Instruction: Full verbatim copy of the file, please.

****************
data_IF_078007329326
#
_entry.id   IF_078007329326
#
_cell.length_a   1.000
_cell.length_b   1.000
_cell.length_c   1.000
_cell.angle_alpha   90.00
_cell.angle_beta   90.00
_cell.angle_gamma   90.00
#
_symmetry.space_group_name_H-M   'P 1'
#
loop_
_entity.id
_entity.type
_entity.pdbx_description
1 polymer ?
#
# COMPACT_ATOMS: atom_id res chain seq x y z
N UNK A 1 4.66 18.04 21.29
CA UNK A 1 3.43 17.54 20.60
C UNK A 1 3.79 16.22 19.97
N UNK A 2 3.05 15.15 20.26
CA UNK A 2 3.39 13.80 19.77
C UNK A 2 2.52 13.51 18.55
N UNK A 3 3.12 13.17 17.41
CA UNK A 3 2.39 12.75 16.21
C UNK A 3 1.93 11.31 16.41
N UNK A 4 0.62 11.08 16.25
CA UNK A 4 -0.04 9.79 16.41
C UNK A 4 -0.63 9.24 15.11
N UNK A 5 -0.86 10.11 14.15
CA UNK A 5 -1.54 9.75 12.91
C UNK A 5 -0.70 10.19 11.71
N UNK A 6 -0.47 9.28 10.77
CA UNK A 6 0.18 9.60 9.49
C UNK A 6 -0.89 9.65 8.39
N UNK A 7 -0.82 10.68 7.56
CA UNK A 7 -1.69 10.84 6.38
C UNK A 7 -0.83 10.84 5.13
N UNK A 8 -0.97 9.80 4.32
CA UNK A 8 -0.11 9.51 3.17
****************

data_IF_078007329326
#
_entry.id   IF_078007329326
#
_cell.length_a   1.000
_cell.length_b   1.000
_cell.length_c   1.000
_cell.angle_alpha   90.00
_cell.angle_beta   90.00
_cell.angle_gamma   90.00
#
_symmetry.space_group_name_H-M   'P 1'
#
loop_
_entity.id
_entity.type
_entity.pdbx_description
1 polymer ?
#
# COMPACT_ATOMS: atom_id res chain seq x y z
N UNK A 1 4.66 18.04 21.29
CA UNK A 1 3.43 17.54 20.60
C UNK A 1 3.79 16.22 19.97
N UNK A 2 3.05 15.15 20.26
CA UNK A 2 3.39 13.80 19.77
C UNK A 2 2.52 13.51 18.55
N UNK A 3 3.12 13.17 17.41
CA UNK A 3 2.39 12.75 16.21
C UNK A 3 1.93 11.31 16.41
N UNK A 4 0.62 11.08 16.25
CA UNK A 4 -0.04 9.79 16.41
C UNK A 4 -0.63 9.24 15.11
N UNK A 5 -0.86 10.11 14.15
CA UNK A 5 -1.54 9.75 12.91
C UNK A 5 -0.70 10.19 11.71
N UNK A 6 -0.47 9.28 10.77
CA UNK A 6 0.18 9.60 9.49
C UNK A 6 -0.89 9.65 8.39
N UNK A 7 -0.82 10.68 7.56
CA UNK A 7 -1.69 10.84 6.38
C UNK A 7 -0.83 10.84 5.13
N UNK A 8 -0.97 9.80 4.32
CA UNK A 8 -0.11 9.51 3.17